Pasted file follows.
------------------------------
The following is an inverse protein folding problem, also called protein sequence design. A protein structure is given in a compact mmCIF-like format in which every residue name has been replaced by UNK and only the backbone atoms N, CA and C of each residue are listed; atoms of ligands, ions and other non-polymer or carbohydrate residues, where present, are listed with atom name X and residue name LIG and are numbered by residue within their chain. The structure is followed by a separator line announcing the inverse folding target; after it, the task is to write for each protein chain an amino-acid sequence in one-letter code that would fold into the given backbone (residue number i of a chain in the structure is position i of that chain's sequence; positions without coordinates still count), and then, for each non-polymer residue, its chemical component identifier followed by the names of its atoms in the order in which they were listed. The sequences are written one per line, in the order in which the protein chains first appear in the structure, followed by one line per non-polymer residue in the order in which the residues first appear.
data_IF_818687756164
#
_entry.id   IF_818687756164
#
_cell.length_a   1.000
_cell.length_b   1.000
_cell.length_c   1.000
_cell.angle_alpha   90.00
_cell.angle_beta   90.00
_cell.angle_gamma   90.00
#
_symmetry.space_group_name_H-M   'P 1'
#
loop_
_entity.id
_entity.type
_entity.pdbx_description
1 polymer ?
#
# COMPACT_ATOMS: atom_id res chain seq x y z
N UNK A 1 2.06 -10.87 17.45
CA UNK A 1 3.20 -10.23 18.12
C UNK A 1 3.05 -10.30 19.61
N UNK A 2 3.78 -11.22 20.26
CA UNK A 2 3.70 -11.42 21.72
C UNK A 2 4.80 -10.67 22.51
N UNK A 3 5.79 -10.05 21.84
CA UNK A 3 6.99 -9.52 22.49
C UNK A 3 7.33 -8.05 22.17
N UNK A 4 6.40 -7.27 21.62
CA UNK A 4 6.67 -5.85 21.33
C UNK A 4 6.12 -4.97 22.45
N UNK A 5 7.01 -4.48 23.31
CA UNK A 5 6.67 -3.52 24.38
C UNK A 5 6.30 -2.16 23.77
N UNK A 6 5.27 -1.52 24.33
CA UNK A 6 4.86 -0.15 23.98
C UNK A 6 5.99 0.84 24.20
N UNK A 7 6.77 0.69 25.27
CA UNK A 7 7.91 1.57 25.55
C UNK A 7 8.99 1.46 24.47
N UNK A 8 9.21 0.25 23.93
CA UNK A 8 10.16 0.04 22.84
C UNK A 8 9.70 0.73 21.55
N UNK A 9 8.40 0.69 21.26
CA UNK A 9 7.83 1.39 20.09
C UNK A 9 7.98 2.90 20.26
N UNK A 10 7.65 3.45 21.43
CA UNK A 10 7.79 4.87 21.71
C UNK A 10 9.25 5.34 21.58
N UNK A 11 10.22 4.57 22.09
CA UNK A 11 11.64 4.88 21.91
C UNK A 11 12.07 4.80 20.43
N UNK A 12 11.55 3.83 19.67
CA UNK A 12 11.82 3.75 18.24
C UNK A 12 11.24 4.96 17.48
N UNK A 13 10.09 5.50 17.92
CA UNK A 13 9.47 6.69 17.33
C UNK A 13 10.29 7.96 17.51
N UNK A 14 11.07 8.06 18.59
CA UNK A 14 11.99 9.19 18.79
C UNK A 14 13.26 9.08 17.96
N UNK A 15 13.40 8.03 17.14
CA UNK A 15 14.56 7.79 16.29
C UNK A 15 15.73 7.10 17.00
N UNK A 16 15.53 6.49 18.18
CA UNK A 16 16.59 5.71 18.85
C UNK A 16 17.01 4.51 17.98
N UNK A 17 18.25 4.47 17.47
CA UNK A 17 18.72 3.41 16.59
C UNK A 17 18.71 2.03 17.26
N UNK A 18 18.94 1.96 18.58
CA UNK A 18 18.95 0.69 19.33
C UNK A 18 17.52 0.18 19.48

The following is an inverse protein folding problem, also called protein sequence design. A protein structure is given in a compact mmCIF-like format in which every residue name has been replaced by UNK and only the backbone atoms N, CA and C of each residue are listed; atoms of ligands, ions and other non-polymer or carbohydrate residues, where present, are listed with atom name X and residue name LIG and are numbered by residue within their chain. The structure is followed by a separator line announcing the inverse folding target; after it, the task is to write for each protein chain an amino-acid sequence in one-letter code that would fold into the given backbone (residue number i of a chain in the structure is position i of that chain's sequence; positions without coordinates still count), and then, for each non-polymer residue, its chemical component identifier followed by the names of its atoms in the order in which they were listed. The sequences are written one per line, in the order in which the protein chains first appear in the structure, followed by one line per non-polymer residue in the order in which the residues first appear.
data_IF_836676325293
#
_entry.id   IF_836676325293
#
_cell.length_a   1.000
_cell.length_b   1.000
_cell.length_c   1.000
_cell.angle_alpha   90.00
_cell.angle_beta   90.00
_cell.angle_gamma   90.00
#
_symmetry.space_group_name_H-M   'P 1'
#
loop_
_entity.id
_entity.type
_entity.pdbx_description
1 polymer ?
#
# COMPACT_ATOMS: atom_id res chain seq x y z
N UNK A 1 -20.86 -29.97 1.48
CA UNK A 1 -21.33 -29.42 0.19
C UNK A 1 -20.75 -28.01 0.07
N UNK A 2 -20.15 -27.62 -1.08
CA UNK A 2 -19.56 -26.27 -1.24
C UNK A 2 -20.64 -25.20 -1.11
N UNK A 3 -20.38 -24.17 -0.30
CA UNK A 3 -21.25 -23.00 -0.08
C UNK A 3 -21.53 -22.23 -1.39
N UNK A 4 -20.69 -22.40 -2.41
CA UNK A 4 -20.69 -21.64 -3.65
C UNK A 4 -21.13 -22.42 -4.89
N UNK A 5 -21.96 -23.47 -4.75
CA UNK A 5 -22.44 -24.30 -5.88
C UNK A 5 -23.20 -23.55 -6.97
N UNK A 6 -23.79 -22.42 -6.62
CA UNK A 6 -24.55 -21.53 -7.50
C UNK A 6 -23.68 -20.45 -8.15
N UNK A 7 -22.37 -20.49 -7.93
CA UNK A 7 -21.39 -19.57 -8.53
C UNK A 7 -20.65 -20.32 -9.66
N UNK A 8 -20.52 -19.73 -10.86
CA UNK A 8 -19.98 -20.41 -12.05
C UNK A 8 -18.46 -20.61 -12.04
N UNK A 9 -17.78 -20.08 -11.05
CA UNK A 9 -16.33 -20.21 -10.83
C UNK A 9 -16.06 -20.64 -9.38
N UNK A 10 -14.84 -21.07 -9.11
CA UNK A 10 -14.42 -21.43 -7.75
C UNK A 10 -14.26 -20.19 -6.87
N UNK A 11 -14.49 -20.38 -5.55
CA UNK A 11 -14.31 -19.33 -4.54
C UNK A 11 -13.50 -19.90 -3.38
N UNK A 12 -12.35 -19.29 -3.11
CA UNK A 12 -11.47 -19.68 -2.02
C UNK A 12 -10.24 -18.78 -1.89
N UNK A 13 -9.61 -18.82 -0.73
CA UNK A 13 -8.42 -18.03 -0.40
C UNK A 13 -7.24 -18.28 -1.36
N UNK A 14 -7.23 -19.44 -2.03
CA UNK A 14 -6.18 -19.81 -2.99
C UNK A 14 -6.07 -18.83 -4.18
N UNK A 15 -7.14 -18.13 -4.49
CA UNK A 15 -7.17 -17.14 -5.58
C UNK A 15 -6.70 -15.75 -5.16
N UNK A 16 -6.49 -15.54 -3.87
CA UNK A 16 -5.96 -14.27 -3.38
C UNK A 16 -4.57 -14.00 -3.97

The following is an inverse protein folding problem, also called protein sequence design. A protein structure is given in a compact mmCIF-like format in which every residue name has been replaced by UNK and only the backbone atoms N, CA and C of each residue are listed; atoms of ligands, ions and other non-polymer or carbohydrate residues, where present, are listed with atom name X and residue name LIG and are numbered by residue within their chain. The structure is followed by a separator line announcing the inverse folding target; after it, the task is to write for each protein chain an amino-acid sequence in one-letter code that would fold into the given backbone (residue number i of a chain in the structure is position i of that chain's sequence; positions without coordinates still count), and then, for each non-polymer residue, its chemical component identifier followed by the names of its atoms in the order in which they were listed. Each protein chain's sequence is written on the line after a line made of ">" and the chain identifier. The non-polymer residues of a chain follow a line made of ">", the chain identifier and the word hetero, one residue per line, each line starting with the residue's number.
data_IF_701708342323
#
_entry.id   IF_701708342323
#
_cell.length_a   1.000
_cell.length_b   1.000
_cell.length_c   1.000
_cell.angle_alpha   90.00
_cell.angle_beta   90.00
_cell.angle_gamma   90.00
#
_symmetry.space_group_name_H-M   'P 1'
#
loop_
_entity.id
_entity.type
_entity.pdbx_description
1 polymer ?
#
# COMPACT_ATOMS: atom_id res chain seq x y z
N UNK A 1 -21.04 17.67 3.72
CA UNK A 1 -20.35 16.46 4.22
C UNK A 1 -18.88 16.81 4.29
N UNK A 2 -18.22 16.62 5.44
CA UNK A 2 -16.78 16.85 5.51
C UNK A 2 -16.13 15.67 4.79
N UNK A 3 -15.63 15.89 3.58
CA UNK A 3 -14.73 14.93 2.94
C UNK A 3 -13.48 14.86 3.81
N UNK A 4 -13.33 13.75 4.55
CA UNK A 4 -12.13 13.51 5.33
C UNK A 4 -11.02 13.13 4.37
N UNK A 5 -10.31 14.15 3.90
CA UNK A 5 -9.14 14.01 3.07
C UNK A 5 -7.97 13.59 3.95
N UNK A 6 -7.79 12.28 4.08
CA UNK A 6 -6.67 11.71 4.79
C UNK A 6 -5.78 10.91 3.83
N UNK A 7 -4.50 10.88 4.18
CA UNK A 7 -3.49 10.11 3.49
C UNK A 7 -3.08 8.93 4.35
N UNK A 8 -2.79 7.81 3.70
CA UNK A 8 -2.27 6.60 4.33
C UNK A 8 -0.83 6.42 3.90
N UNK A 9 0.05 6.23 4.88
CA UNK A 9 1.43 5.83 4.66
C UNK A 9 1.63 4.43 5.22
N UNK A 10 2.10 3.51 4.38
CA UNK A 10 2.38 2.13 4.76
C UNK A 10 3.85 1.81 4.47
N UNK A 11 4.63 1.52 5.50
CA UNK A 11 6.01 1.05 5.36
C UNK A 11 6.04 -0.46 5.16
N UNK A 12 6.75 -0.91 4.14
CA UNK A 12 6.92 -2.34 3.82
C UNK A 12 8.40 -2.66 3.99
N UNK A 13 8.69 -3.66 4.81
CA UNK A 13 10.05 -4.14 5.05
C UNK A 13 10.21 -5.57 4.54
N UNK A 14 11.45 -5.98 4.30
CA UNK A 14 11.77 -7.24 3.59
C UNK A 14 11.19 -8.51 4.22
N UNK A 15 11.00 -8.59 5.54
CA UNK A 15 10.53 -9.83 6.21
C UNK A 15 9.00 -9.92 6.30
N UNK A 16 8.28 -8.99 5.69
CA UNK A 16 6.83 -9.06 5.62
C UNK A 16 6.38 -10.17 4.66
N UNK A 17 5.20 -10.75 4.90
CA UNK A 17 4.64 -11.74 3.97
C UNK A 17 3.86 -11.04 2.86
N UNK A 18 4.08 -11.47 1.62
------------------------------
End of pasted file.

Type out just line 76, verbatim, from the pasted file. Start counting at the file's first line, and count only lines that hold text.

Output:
The following is an inverse protein folding problem, also called protein sequence design. A protein structure is given in a compact mmCIF-like format in which every residue name has been replaced by UNK and only the backbone atoms N, CA and C of each residue are listed; atoms of ligands, ions and other non-polymer or carbohydrate residues, where present, are listed with atom name X and residue name LIG and are numbered by residue within their chain. The structure is followed by a separator line announcing the inverse folding target; after it, the task is to write for each protein chain an amino-acid sequence in one-letter code that would fold into the given backbone (residue number i of a chain in the structure is position i of that chain's sequence; positions without coordinates still count), and then, for each non-polymer residue, its chemical component identifier followed by the names of its atoms in the order in which they were listed. The sequences are written one per line, in the order in which the protein chains first appear in the structure, followed by one line per non-polymer residue in the order in which the residues first appear.